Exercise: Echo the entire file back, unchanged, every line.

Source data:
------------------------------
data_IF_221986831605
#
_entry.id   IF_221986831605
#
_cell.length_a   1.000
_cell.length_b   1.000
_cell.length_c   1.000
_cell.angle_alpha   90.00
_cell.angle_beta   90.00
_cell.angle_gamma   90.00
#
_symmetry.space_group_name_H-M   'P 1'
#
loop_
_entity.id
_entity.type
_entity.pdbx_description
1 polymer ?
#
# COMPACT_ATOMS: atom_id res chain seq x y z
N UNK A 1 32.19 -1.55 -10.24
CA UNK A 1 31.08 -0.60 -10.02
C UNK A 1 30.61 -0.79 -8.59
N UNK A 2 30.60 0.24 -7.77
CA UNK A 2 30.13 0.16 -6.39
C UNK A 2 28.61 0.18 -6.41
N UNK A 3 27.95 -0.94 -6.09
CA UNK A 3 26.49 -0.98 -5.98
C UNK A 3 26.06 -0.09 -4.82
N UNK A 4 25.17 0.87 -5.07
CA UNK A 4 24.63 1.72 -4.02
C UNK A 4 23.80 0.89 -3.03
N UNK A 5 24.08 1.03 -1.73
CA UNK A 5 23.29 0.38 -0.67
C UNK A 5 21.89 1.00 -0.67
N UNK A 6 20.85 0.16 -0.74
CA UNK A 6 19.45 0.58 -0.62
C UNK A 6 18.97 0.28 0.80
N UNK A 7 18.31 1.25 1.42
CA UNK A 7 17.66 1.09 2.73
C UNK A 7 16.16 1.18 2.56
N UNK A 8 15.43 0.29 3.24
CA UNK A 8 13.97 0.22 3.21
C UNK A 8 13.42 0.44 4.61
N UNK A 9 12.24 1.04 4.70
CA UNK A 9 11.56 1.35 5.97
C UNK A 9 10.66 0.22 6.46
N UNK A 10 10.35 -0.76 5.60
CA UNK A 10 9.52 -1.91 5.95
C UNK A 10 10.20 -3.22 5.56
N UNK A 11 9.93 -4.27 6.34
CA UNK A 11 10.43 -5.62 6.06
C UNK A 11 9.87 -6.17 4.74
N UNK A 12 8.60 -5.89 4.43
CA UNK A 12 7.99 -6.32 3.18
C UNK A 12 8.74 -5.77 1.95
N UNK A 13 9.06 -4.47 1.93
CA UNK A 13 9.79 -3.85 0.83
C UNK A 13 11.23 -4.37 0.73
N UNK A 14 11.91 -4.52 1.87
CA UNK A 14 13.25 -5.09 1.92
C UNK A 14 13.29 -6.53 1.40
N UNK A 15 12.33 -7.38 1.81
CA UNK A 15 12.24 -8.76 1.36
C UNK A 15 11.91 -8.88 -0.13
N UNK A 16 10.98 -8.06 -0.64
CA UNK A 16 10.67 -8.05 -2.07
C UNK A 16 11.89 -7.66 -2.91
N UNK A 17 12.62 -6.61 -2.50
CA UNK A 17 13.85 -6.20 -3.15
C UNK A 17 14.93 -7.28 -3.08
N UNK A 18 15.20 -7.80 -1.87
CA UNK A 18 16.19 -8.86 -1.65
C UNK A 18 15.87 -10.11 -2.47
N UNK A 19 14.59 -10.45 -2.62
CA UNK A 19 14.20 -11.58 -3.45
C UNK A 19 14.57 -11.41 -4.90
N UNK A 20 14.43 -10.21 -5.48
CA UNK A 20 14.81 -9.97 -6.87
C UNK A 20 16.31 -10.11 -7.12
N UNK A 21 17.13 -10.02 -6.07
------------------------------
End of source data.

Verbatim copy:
data_IF_221986831605
#
_entry.id   IF_221986831605
#
_cell.length_a   1.000
_cell.length_b   1.000
_cell.length_c   1.000
_cell.angle_alpha   90.00
_cell.angle_beta   90.00
_cell.angle_gamma   90.00
#
_symmetry.space_group_name_H-M   'P 1'
#
loop_
_entity.id
_entity.type
_entity.pdbx_description
1 polymer ?
#
# COMPACT_ATOMS: atom_id res chain seq x y z
N UNK A 1 32.19 -1.55 -10.24
CA UNK A 1 31.08 -0.60 -10.02
C UNK A 1 30.61 -0.79 -8.59
N UNK A 2 30.60 0.24 -7.77
CA UNK A 2 30.13 0.16 -6.39
C UNK A 2 28.61 0.18 -6.41
N UNK A 3 27.95 -0.94 -6.09
CA UNK A 3 26.49 -0.98 -5.98
C UNK A 3 26.06 -0.09 -4.82
N UNK A 4 25.17 0.87 -5.07
CA UNK A 4 24.63 1.72 -4.02
C UNK A 4 23.80 0.89 -3.03
N UNK A 5 24.08 1.03 -1.73
CA UNK A 5 23.29 0.38 -0.67
C UNK A 5 21.89 1.00 -0.67
N UNK A 6 20.85 0.16 -0.74
CA UNK A 6 19.45 0.58 -0.62
C UNK A 6 18.97 0.28 0.80
N UNK A 7 18.31 1.25 1.42
CA UNK A 7 17.66 1.09 2.73
C UNK A 7 16.16 1.18 2.56
N UNK A 8 15.43 0.29 3.24
CA UNK A 8 13.97 0.22 3.21
C UNK A 8 13.42 0.44 4.61
N UNK A 9 12.24 1.04 4.70
CA UNK A 9 11.56 1.35 5.97
C UNK A 9 10.66 0.22 6.46
N UNK A 10 10.35 -0.76 5.60
CA UNK A 10 9.52 -1.91 5.95
C UNK A 10 10.20 -3.22 5.56
N UNK A 11 9.93 -4.27 6.34
CA UNK A 11 10.43 -5.62 6.06
C UNK A 11 9.87 -6.17 4.74
N UNK A 12 8.60 -5.89 4.43
CA UNK A 12 7.99 -6.32 3.18
C UNK A 12 8.74 -5.77 1.95
N UNK A 13 9.06 -4.47 1.93
CA UNK A 13 9.79 -3.85 0.83
C UNK A 13 11.23 -4.37 0.73
N UNK A 14 11.91 -4.52 1.87
CA UNK A 14 13.25 -5.09 1.92
C UNK A 14 13.29 -6.53 1.40
N UNK A 15 12.33 -7.38 1.81
CA UNK A 15 12.24 -8.76 1.36
C UNK A 15 11.91 -8.88 -0.13
N UNK A 16 10.98 -8.06 -0.64
CA UNK A 16 10.67 -8.05 -2.07
C UNK A 16 11.89 -7.66 -2.91
N UNK A 17 12.62 -6.61 -2.50
CA UNK A 17 13.85 -6.20 -3.15
C UNK A 17 14.93 -7.28 -3.08
N UNK A 18 15.20 -7.80 -1.87
CA UNK A 18 16.19 -8.86 -1.65
C UNK A 18 15.87 -10.11 -2.47
N UNK A 19 14.59 -10.45 -2.62
CA UNK A 19 14.20 -11.58 -3.45
C UNK A 19 14.57 -11.41 -4.90
N UNK A 20 14.43 -10.21 -5.48
CA UNK A 20 14.81 -9.97 -6.87
C UNK A 20 16.31 -10.11 -7.12
N UNK A 21 17.13 -10.02 -6.07